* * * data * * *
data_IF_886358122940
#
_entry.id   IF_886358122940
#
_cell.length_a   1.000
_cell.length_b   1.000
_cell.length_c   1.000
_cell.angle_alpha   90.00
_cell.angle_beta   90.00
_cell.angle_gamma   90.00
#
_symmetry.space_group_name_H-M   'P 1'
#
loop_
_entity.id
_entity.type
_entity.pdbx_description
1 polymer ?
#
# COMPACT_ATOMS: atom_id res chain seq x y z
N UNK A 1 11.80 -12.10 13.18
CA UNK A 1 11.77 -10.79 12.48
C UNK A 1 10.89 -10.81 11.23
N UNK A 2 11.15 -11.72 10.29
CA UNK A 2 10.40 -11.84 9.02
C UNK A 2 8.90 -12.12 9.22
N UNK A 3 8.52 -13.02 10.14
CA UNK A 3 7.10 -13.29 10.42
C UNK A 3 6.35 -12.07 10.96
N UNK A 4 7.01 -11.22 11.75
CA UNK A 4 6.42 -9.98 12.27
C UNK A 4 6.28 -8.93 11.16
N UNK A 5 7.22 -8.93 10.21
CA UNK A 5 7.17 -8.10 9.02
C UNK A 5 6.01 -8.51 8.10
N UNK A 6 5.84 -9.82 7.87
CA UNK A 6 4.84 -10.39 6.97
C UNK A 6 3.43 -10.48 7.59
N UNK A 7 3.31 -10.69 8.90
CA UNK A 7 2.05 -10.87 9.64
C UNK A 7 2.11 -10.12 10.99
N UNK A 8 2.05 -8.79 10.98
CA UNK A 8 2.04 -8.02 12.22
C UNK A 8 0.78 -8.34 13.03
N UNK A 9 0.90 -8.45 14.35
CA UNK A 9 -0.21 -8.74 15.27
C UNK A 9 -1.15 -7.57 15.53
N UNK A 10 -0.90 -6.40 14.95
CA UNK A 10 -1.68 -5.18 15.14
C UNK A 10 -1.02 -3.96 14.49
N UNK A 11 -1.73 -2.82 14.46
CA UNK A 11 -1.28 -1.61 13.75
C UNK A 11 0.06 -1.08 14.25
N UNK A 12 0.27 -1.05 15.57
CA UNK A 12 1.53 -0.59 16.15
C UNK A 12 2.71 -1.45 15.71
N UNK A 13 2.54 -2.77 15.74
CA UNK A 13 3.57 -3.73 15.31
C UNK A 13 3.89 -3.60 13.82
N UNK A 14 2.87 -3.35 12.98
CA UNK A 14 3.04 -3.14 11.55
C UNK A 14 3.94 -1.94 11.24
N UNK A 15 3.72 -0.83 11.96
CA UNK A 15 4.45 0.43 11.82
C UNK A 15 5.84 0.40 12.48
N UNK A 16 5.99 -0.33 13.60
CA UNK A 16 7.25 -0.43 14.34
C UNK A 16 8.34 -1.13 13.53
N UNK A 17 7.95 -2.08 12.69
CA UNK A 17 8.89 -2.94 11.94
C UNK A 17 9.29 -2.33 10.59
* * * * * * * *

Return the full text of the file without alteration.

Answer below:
data_IF_886358122940
#
_entry.id   IF_886358122940
#
_cell.length_a   1.000
_cell.length_b   1.000
_cell.length_c   1.000
_cell.angle_alpha   90.00
_cell.angle_beta   90.00
_cell.angle_gamma   90.00
#
_symmetry.space_group_name_H-M   'P 1'
#
loop_
_entity.id
_entity.type
_entity.pdbx_description
1 polymer ?
#
# COMPACT_ATOMS: atom_id res chain seq x y z
N UNK A 1 11.80 -12.10 13.18
CA UNK A 1 11.77 -10.79 12.48
C UNK A 1 10.89 -10.81 11.23
N UNK A 2 11.15 -11.72 10.29
CA UNK A 2 10.40 -11.84 9.02
C UNK A 2 8.90 -12.12 9.22
N UNK A 3 8.52 -13.02 10.14
CA UNK A 3 7.10 -13.29 10.42
C UNK A 3 6.35 -12.07 10.96
N UNK A 4 7.01 -11.22 11.75
CA UNK A 4 6.42 -9.98 12.27
C UNK A 4 6.28 -8.93 11.16
N UNK A 5 7.22 -8.93 10.21
CA UNK A 5 7.17 -8.10 9.02
C UNK A 5 6.01 -8.51 8.10
N UNK A 6 5.84 -9.82 7.87
CA UNK A 6 4.84 -10.39 6.97
C UNK A 6 3.43 -10.48 7.59
N UNK A 7 3.31 -10.69 8.90
CA UNK A 7 2.05 -10.87 9.64
C UNK A 7 2.11 -10.12 10.99
N UNK A 8 2.05 -8.79 10.98
CA UNK A 8 2.04 -8.02 12.22
C UNK A 8 0.78 -8.34 13.03
N UNK A 9 0.90 -8.45 14.35
CA UNK A 9 -0.21 -8.74 15.27
C UNK A 9 -1.15 -7.57 15.53
N UNK A 10 -0.90 -6.40 14.95
CA UNK A 10 -1.68 -5.18 15.14
C UNK A 10 -1.02 -3.96 14.49
N UNK A 11 -1.73 -2.82 14.46
CA UNK A 11 -1.28 -1.61 13.75
C UNK A 11 0.06 -1.08 14.25
N UNK A 12 0.27 -1.05 15.57
CA UNK A 12 1.53 -0.59 16.15
C UNK A 12 2.71 -1.45 15.71
N UNK A 13 2.54 -2.77 15.74
CA UNK A 13 3.57 -3.73 15.31
C UNK A 13 3.89 -3.60 13.82
N UNK A 14 2.87 -3.35 12.98
CA UNK A 14 3.04 -3.14 11.55
C UNK A 14 3.94 -1.94 11.24
N UNK A 15 3.72 -0.83 11.96
CA UNK A 15 4.45 0.43 11.82
C UNK A 15 5.84 0.40 12.48
N UNK A 16 5.99 -0.33 13.60
CA UNK A 16 7.25 -0.43 14.34
C UNK A 16 8.34 -1.13 13.53
N UNK A 17 7.95 -2.08 12.69
CA UNK A 17 8.89 -2.94 11.94
C UNK A 17 9.29 -2.33 10.59